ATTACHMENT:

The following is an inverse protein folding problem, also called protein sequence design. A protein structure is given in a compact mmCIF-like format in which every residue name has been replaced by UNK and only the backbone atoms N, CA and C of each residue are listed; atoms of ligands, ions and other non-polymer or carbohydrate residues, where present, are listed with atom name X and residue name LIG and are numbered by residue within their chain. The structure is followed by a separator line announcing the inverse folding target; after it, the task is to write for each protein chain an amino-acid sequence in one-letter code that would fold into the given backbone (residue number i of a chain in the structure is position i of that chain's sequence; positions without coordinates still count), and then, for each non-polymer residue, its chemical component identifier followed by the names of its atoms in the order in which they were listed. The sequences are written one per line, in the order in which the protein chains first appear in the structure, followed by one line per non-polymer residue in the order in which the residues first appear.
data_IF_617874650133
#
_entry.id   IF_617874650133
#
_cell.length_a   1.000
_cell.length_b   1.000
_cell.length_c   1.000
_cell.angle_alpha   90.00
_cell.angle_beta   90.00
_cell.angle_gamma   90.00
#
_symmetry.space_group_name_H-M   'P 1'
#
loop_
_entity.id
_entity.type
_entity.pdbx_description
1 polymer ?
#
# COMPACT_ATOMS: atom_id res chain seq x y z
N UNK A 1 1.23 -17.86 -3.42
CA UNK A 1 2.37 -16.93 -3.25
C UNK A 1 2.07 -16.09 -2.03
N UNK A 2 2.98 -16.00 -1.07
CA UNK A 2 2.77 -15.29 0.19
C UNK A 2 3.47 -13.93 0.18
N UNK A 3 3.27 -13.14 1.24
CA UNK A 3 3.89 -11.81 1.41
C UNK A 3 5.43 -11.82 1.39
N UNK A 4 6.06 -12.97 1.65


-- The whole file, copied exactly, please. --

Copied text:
The following is an inverse protein folding problem, also called protein sequence design. A protein structure is given in a compact mmCIF-like format in which every residue name has been replaced by UNK and only the backbone atoms N, CA and C of each residue are listed; atoms of ligands, ions and other non-polymer or carbohydrate residues, where present, are listed with atom name X and residue name LIG and are numbered by residue within their chain. The structure is followed by a separator line announcing the inverse folding target; after it, the task is to write for each protein chain an amino-acid sequence in one-letter code that would fold into the given backbone (residue number i of a chain in the structure is position i of that chain's sequence; positions without coordinates still count), and then, for each non-polymer residue, its chemical component identifier followed by the names of its atoms in the order in which they were listed. The sequences are written one per line, in the order in which the protein chains first appear in the structure, followed by one line per non-polymer residue in the order in which the residues first appear.
data_IF_617874650133
#
_entry.id   IF_617874650133
#
_cell.length_a   1.000
_cell.length_b   1.000
_cell.length_c   1.000
_cell.angle_alpha   90.00
_cell.angle_beta   90.00
_cell.angle_gamma   90.00
#
_symmetry.space_group_name_H-M   'P 1'
#
loop_
_entity.id
_entity.type
_entity.pdbx_description
1 polymer ?
#
# COMPACT_ATOMS: atom_id res chain seq x y z
N UNK A 1 1.23 -17.86 -3.42
CA UNK A 1 2.37 -16.93 -3.25
C UNK A 1 2.07 -16.09 -2.03
N UNK A 2 2.98 -16.00 -1.07
CA UNK A 2 2.77 -15.29 0.19
C UNK A 2 3.47 -13.93 0.18
N UNK A 3 3.27 -13.14 1.24
CA UNK A 3 3.89 -11.81 1.41
C UNK A 3 5.43 -11.82 1.39
N UNK A 4 6.06 -12.97 1.65